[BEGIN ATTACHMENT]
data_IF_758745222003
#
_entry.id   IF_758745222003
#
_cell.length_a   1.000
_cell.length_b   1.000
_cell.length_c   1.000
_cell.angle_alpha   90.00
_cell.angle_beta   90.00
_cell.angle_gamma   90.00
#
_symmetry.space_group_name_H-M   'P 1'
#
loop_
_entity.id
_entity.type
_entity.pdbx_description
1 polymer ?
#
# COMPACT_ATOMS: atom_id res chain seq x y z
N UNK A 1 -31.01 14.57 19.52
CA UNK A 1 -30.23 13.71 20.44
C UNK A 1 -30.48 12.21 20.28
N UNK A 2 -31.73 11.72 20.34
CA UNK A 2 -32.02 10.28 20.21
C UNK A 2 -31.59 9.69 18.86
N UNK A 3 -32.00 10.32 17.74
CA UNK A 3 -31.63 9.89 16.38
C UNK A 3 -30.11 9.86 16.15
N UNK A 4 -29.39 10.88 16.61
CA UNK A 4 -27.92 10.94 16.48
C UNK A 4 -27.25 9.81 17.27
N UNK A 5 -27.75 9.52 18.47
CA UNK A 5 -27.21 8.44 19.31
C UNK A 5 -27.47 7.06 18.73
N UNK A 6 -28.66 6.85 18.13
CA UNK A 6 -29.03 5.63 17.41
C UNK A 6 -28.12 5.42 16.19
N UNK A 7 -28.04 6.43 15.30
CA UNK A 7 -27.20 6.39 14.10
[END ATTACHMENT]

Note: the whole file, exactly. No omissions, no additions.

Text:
data_IF_758745222003
#
_entry.id   IF_758745222003
#
_cell.length_a   1.000
_cell.length_b   1.000
_cell.length_c   1.000
_cell.angle_alpha   90.00
_cell.angle_beta   90.00
_cell.angle_gamma   90.00
#
_symmetry.space_group_name_H-M   'P 1'
#
loop_
_entity.id
_entity.type
_entity.pdbx_description
1 polymer ?
#
# COMPACT_ATOMS: atom_id res chain seq x y z
N UNK A 1 -31.01 14.57 19.52
CA UNK A 1 -30.23 13.71 20.44
C UNK A 1 -30.48 12.21 20.28
N UNK A 2 -31.73 11.72 20.34
CA UNK A 2 -32.02 10.28 20.21
C UNK A 2 -31.59 9.69 18.86
N UNK A 3 -32.00 10.32 17.74
CA UNK A 3 -31.63 9.89 16.38
C UNK A 3 -30.11 9.86 16.15
N UNK A 4 -29.39 10.88 16.61
CA UNK A 4 -27.92 10.94 16.48
C UNK A 4 -27.25 9.81 17.27
N UNK A 5 -27.75 9.52 18.47
CA UNK A 5 -27.21 8.44 19.31
C UNK A 5 -27.47 7.06 18.73
N UNK A 6 -28.66 6.85 18.13
CA UNK A 6 -29.03 5.63 17.41
C UNK A 6 -28.12 5.42 16.19
N UNK A 7 -28.04 6.43 15.30
CA UNK A 7 -27.20 6.39 14.10